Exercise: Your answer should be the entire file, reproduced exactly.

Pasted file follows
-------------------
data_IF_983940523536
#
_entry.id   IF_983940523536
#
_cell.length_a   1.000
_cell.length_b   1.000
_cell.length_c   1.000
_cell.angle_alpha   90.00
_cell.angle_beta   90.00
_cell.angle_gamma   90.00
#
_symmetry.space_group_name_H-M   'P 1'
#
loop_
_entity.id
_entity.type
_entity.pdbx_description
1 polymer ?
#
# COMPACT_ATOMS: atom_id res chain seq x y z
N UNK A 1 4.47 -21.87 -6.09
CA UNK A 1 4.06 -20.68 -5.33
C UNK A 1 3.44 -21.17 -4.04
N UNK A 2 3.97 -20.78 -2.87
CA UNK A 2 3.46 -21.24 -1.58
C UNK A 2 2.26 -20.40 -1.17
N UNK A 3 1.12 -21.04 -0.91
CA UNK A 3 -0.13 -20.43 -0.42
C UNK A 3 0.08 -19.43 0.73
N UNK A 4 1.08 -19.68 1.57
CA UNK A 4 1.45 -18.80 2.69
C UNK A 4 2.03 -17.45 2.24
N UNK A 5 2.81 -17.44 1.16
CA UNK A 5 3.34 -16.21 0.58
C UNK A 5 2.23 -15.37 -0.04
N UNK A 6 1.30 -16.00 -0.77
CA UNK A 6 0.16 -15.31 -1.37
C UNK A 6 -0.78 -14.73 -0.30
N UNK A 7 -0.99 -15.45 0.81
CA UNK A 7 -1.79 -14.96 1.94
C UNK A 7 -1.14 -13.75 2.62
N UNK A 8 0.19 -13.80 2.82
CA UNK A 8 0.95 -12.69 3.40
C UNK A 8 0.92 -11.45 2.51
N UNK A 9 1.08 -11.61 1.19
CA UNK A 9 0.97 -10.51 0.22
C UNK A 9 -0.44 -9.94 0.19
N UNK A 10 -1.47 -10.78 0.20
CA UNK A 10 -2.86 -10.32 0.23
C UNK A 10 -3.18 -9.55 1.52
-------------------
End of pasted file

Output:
data_IF_983940523536
#
_entry.id   IF_983940523536
#
_cell.length_a   1.000
_cell.length_b   1.000
_cell.length_c   1.000
_cell.angle_alpha   90.00
_cell.angle_beta   90.00
_cell.angle_gamma   90.00
#
_symmetry.space_group_name_H-M   'P 1'
#
loop_
_entity.id
_entity.type
_entity.pdbx_description
1 polymer ?
#
# COMPACT_ATOMS: atom_id res chain seq x y z
N UNK A 1 4.47 -21.87 -6.09
CA UNK A 1 4.06 -20.68 -5.33
C UNK A 1 3.44 -21.17 -4.04
N UNK A 2 3.97 -20.78 -2.87
CA UNK A 2 3.46 -21.24 -1.58
C UNK A 2 2.26 -20.40 -1.17
N UNK A 3 1.12 -21.04 -0.91
CA UNK A 3 -0.13 -20.43 -0.42
C UNK A 3 0.08 -19.43 0.73
N UNK A 4 1.08 -19.68 1.57
CA UNK A 4 1.45 -18.80 2.69
C UNK A 4 2.03 -17.45 2.24
N UNK A 5 2.81 -17.44 1.16
CA UNK A 5 3.34 -16.21 0.58
C UNK A 5 2.23 -15.37 -0.04
N UNK A 6 1.30 -16.00 -0.77
CA UNK A 6 0.16 -15.31 -1.37
C UNK A 6 -0.78 -14.73 -0.30
N UNK A 7 -0.99 -15.45 0.81
CA UNK A 7 -1.79 -14.96 1.94
C UNK A 7 -1.14 -13.75 2.62
N UNK A 8 0.19 -13.80 2.82
CA UNK A 8 0.95 -12.69 3.40
C UNK A 8 0.92 -11.45 2.51
N UNK A 9 1.08 -11.61 1.19
CA UNK A 9 0.97 -10.51 0.22
C UNK A 9 -0.44 -9.94 0.19
N UNK A 10 -1.47 -10.78 0.20
CA UNK A 10 -2.86 -10.32 0.23
C UNK A 10 -3.18 -9.55 1.52